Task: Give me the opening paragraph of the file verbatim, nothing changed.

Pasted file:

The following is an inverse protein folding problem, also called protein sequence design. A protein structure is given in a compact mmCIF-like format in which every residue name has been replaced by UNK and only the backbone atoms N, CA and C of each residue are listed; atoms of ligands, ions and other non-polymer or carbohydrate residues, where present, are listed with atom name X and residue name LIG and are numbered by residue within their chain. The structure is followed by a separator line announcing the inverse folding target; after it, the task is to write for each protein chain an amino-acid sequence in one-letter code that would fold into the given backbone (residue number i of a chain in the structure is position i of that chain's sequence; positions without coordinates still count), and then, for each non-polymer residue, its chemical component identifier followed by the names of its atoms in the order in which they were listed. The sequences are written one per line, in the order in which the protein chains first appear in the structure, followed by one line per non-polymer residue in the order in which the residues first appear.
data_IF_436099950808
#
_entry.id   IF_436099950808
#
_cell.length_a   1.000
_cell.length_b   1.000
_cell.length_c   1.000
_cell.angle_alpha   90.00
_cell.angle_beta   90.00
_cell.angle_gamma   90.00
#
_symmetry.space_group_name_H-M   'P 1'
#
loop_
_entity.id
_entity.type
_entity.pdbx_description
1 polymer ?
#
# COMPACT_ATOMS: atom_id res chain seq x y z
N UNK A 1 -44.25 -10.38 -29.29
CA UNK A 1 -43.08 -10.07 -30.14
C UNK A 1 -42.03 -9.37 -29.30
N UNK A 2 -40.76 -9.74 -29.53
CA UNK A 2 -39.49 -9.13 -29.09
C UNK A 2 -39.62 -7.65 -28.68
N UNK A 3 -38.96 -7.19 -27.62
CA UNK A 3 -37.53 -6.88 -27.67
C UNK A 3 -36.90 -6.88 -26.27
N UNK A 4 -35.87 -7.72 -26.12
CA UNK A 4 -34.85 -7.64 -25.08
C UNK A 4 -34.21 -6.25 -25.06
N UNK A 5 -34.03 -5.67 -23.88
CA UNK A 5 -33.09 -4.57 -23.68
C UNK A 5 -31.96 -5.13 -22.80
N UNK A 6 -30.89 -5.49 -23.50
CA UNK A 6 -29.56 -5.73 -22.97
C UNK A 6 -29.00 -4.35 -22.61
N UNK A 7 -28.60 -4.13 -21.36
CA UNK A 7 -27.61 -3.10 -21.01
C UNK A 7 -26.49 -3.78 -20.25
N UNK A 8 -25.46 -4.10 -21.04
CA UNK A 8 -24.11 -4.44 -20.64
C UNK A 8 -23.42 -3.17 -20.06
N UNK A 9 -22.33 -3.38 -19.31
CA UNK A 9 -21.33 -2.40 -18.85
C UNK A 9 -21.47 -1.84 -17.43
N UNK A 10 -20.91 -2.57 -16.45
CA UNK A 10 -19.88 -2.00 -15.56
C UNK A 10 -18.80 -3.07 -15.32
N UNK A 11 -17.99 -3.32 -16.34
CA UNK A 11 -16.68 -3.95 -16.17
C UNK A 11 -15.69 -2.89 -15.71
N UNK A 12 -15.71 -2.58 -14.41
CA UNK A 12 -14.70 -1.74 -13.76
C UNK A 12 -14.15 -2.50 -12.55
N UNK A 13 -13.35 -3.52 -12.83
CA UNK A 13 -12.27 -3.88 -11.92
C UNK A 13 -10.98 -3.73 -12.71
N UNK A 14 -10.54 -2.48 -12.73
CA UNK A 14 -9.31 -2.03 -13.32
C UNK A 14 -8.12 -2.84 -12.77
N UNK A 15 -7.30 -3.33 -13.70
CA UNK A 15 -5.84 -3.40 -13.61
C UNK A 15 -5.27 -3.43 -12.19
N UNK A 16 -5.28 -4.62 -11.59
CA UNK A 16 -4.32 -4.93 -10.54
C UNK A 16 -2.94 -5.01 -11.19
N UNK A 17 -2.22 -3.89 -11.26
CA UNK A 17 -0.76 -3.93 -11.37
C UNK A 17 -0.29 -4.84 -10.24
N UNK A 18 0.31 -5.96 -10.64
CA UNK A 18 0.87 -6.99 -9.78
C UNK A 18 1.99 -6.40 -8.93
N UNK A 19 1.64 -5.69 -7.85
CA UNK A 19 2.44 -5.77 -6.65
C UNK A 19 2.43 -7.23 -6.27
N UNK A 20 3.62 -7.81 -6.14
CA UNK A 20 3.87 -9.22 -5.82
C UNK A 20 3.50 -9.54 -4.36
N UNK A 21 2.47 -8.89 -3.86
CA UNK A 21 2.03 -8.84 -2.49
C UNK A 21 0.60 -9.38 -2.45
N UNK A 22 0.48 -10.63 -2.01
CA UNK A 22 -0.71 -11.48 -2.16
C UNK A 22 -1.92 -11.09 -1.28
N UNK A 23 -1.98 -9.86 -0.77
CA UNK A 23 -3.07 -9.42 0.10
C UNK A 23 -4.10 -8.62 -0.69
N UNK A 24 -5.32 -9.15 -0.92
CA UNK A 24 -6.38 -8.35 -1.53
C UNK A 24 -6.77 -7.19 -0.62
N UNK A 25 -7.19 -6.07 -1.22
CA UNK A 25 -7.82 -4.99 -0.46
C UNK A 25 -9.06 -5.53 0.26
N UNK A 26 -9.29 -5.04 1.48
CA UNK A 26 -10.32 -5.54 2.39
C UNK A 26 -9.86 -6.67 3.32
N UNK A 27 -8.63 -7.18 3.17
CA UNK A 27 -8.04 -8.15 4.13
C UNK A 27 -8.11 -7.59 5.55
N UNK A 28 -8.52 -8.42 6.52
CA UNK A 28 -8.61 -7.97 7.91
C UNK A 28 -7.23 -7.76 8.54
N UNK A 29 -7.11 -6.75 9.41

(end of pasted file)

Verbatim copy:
The following is an inverse protein folding problem, also called protein sequence design. A protein structure is given in a compact mmCIF-like format in which every residue name has been replaced by UNK and only the backbone atoms N, CA and C of each residue are listed; atoms of ligands, ions and other non-polymer or carbohydrate residues, where present, are listed with atom name X and residue name LIG and are numbered by residue within their chain. The structure is followed by a separator line announcing the inverse folding target; after it, the task is to write for each protein chain an amino-acid sequence in one-letter code that would fold into the given backbone (residue number i of a chain in the structure is position i of that chain's sequence; positions without coordinates still count), and then, for each non-polymer residue, its chemical component identifier followed by the names of its atoms in the order in which they were listed. The sequences are written one per line, in the order in which the protein chains first appear in the structure, followed by one line per non-polymer residue in the order in which the residues first appear.